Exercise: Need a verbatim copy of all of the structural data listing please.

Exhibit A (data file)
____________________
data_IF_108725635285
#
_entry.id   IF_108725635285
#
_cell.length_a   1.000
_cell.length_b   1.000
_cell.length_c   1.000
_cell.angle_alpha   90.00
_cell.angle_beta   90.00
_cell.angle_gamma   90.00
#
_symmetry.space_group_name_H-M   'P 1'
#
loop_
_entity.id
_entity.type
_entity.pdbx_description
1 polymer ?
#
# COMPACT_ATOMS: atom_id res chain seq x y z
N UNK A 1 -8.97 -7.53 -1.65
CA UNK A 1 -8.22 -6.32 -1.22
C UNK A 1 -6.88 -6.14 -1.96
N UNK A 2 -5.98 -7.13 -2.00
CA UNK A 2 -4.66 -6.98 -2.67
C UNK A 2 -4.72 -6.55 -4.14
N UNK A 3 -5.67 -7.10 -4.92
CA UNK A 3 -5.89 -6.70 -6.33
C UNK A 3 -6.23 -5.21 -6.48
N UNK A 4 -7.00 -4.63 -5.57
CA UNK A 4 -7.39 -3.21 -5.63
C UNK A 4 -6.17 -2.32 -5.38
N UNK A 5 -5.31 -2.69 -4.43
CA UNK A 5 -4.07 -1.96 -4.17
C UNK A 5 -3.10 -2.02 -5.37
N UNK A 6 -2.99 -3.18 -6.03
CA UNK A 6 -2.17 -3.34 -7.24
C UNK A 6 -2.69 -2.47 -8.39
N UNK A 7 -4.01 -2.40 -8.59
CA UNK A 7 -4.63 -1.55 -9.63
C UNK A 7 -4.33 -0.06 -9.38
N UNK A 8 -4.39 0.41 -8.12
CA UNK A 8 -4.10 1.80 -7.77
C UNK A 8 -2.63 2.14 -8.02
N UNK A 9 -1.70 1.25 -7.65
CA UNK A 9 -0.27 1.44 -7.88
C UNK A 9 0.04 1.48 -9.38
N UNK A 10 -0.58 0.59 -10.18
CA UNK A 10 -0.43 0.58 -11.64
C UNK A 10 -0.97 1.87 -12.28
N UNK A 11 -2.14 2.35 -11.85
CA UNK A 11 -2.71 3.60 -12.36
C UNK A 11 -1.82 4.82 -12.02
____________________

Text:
data_IF_108725635285
#
_entry.id   IF_108725635285
#
_cell.length_a   1.000
_cell.length_b   1.000
_cell.length_c   1.000
_cell.angle_alpha   90.00
_cell.angle_beta   90.00
_cell.angle_gamma   90.00
#
_symmetry.space_group_name_H-M   'P 1'
#
loop_
_entity.id
_entity.type
_entity.pdbx_description
1 polymer ?
#
# COMPACT_ATOMS: atom_id res chain seq x y z
N UNK A 1 -8.97 -7.53 -1.65
CA UNK A 1 -8.22 -6.32 -1.22
C UNK A 1 -6.88 -6.14 -1.96
N UNK A 2 -5.98 -7.13 -2.00
CA UNK A 2 -4.66 -6.98 -2.67
C UNK A 2 -4.72 -6.55 -4.14
N UNK A 3 -5.67 -7.10 -4.92
CA UNK A 3 -5.89 -6.70 -6.33
C UNK A 3 -6.23 -5.21 -6.48
N UNK A 4 -7.00 -4.63 -5.57
CA UNK A 4 -7.39 -3.21 -5.63
C UNK A 4 -6.17 -2.32 -5.38
N UNK A 5 -5.31 -2.69 -4.43
CA UNK A 5 -4.07 -1.96 -4.17
C UNK A 5 -3.10 -2.02 -5.37
N UNK A 6 -2.99 -3.18 -6.03
CA UNK A 6 -2.17 -3.34 -7.24
C UNK A 6 -2.69 -2.47 -8.39
N UNK A 7 -4.01 -2.40 -8.59
CA UNK A 7 -4.63 -1.55 -9.63
C UNK A 7 -4.33 -0.06 -9.38
N UNK A 8 -4.39 0.41 -8.12
CA UNK A 8 -4.10 1.80 -7.77
C UNK A 8 -2.63 2.14 -8.02
N UNK A 9 -1.70 1.25 -7.65
CA UNK A 9 -0.27 1.44 -7.88
C UNK A 9 0.04 1.48 -9.38
N UNK A 10 -0.58 0.59 -10.18
CA UNK A 10 -0.43 0.58 -11.64
C UNK A 10 -0.97 1.87 -12.28
N UNK A 11 -2.14 2.35 -11.85
CA UNK A 11 -2.71 3.60 -12.36
C UNK A 11 -1.82 4.82 -12.02